* OFFICIAL *
Regtl. Staff Chickamauga 2018
- Mar 15, 2013
Public Domain. Pl. No. 1 of Dr. Jones' papers : Hospital gangrene : Case of W.J. Black. No. VII. New York Public Library. Link
Confederate Army surgeon, Dr. Joseph Jones, is generally credited with providing the first modern description of "necrotizing fasciitis." Back then it was called hospital gangrene; in the 1990s, the media popularized the name "flesh eating bacteria." Regardless of what it's called, it is a very aggressive necrotizing soft tissue infection, characterized by a rapid and progressive course. The image above illustrates an unusual case with an unusual cause. Private Whitfield J. Black (Company F, 21st Georgia) enlisted July 9, 1861 and served with his regiment in Trimble's brigade, Ewell's division at all the battles in Virginia and Maryland. But Pvt. Black didn't contract gangrene from the wound of a minié ball or shell or following an amputation surgery - he was infected by a pin prick while serving as a nurse in a Macon, Georgia hospital in 1864.
According to Dr. Joseph Jones
Has been acting as a nurse in this hospital for the past two months, since the conversion of this institution into a gangrene hospital. During this time has been inoculated with hospital gangrene twice. The first attack caused by the prick of a pin on the side of the hand, received in dressing a gangrenous wound. The prick of the pin became painful almost immediately; and in the course of two days the injury commenced to inflame, and the surface around assumed a purplish and bluish color. The disease spread from the centre of infection, and the slough presented a grayish and greenish color. The inflamed and gangrenous parts were freely cauterized with strong nitric acid. By this means the gangrene was arrested before the ulcer had exceeded one quarter of an inch in diameter.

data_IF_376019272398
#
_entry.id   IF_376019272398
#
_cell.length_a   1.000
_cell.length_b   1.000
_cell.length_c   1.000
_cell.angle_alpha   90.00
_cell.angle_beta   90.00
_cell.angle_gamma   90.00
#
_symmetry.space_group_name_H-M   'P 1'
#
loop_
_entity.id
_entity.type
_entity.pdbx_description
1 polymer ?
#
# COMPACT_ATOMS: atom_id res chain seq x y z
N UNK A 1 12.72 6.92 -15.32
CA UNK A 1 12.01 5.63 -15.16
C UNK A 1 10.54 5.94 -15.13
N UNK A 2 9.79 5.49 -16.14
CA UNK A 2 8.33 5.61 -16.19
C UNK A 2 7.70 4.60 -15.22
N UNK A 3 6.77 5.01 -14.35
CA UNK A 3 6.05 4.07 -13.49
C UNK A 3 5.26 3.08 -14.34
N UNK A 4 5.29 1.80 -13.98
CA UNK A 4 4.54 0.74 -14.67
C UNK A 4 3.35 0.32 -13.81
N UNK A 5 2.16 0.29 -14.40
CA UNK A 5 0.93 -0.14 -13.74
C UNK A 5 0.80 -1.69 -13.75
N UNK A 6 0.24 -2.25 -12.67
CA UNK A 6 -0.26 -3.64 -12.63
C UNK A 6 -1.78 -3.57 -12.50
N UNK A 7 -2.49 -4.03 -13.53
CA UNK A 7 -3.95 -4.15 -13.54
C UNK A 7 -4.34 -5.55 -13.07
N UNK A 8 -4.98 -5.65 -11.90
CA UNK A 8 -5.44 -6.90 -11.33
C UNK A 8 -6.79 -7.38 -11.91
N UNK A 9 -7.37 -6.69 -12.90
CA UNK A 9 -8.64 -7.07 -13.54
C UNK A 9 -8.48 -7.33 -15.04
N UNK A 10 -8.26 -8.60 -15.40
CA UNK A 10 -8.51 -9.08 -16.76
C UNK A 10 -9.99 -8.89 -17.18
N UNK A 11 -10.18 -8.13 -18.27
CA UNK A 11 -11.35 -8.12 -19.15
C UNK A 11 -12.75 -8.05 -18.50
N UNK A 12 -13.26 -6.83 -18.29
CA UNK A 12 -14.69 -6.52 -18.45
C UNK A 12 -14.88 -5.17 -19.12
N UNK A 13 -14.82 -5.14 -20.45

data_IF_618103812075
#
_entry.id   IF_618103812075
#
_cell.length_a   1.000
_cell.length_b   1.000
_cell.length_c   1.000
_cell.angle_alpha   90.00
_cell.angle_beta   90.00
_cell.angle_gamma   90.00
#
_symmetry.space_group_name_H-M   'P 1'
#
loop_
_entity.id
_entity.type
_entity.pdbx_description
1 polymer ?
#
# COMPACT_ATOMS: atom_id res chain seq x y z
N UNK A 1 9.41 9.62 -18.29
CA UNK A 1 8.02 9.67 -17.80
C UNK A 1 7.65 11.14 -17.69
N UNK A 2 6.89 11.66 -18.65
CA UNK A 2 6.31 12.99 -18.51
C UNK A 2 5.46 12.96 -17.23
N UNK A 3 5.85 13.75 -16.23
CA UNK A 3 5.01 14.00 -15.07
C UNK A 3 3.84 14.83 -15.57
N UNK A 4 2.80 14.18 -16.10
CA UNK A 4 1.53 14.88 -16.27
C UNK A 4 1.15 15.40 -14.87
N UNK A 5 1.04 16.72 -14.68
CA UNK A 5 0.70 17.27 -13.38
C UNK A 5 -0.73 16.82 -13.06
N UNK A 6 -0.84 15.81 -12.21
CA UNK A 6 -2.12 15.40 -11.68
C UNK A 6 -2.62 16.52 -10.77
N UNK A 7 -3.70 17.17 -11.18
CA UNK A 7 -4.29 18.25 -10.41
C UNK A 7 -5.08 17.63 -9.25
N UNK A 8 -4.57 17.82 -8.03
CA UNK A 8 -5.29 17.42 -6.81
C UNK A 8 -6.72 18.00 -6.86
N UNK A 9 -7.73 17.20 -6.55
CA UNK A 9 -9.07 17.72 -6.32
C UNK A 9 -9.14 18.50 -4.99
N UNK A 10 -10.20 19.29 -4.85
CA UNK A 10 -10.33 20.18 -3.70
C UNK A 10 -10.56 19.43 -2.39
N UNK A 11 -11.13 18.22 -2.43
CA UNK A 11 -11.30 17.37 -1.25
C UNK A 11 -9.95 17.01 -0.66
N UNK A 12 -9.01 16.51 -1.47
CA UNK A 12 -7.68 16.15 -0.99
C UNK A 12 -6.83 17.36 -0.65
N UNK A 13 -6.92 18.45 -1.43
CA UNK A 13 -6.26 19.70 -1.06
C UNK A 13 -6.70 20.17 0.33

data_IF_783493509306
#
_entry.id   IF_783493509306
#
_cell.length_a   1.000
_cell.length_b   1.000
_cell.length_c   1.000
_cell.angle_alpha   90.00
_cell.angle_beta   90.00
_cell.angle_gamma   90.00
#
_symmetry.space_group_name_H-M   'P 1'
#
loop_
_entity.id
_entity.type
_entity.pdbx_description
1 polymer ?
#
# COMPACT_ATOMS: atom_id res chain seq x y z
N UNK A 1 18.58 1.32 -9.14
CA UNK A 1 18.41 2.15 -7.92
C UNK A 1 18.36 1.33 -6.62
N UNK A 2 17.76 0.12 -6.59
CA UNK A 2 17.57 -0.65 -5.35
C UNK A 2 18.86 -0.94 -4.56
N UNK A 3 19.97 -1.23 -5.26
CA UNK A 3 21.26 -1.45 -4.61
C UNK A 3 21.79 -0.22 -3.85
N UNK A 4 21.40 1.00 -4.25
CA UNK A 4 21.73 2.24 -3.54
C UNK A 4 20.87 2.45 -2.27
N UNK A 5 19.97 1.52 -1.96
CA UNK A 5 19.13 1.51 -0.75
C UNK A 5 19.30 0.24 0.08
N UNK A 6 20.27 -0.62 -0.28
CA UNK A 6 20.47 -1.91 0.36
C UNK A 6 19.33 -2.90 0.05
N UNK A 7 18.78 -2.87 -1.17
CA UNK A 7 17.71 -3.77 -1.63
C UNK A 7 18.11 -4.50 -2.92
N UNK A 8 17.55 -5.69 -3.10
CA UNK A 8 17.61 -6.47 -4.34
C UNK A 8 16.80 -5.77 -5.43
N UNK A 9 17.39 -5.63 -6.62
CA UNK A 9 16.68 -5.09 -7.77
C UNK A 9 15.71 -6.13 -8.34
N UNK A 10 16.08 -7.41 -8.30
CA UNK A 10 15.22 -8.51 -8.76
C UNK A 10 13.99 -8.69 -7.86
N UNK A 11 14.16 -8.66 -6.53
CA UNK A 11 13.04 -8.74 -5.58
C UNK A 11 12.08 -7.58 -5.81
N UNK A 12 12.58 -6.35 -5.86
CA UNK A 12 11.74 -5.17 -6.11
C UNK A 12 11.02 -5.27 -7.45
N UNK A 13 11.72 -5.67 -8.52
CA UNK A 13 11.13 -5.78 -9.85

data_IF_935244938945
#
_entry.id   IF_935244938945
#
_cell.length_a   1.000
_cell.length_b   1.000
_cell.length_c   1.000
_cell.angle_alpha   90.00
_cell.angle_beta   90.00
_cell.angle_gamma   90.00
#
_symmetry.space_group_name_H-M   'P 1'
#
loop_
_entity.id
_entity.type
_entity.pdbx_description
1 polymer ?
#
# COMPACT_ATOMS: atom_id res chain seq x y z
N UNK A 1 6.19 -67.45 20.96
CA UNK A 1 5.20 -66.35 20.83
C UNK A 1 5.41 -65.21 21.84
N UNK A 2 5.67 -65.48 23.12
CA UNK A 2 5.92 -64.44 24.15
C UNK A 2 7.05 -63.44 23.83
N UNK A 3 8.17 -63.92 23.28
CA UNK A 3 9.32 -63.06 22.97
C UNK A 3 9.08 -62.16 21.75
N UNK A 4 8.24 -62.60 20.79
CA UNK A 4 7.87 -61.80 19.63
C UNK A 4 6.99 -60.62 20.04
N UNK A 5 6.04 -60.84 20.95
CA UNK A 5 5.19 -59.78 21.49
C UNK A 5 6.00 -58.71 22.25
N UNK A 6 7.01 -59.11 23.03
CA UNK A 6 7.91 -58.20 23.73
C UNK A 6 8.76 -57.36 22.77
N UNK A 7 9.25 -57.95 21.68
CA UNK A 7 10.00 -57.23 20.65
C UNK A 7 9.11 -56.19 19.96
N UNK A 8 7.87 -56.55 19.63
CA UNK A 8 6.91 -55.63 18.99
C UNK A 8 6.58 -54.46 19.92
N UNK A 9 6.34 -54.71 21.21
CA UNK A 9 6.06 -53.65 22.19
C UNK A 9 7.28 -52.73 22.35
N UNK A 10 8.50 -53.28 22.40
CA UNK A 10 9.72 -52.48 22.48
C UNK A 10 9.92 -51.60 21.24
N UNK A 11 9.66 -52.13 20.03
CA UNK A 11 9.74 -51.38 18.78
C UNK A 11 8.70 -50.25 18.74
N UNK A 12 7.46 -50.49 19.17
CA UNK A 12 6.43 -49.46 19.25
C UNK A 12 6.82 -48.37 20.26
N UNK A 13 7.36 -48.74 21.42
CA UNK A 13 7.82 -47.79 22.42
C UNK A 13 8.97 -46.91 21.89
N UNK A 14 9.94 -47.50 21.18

Whitfield Black returned to his nursing duties, dressing the gangrenous wounds of patients in the hospital. Unfortunately, the infection soon returned - this time much worse. It started as a blister, but soon caused such intense pain that Black complained that it "throbbed as if a bone was breaking loose." And it spread. Concentrated nitric acid was applied three times a day, but it did no good. Dr. Jones drew Black's gangrenous hand on October 3, 1864, just twelve days after the second attack commenced. It was decided that Black's recovery in the "poisoned atmosphere" of the hospital was unlikely and he was furloughed home to recover.
[Joseph Jones Records, Manuscripts Collection 172, Manuscripts Department, Special Collections, Tulane University, New Orleans, Louisiana.] FindAGrave Memorial
Dr. Joseph Jones (6 September 1833 - 17 February 1896) of Liberty County, GA, was a chemist, clinical researcher, and medical doctor. Before the war, he was professor of chemistry at the Savannah Medical College and chair of chemistry at the Medical College of Georgia, Augusta. He enlisted as a Private in the cavalry, but was soon tapped by the medical department and assigned to the Confederate Hospital at Augusta. His interest in the relationship between environment and disease led him to document his cases in great detail. He submitted a number of reports to the Confederate Surgeon General, including a dissertation on Hospital Gangrene, in which the unusual case of Whitfield J Black was reported.
"Investigations Upon the Nature, Causes, and Treatment of Hospital Gangrene, as it Prevailed in the Confederate Armies 1861-1865." Joseph Jones, M.D. Surgical Memoirs of the War of the Rebellion. New York, U.S. Sanitary Commission; 1870-71. Volume II, pp. 248-250. Link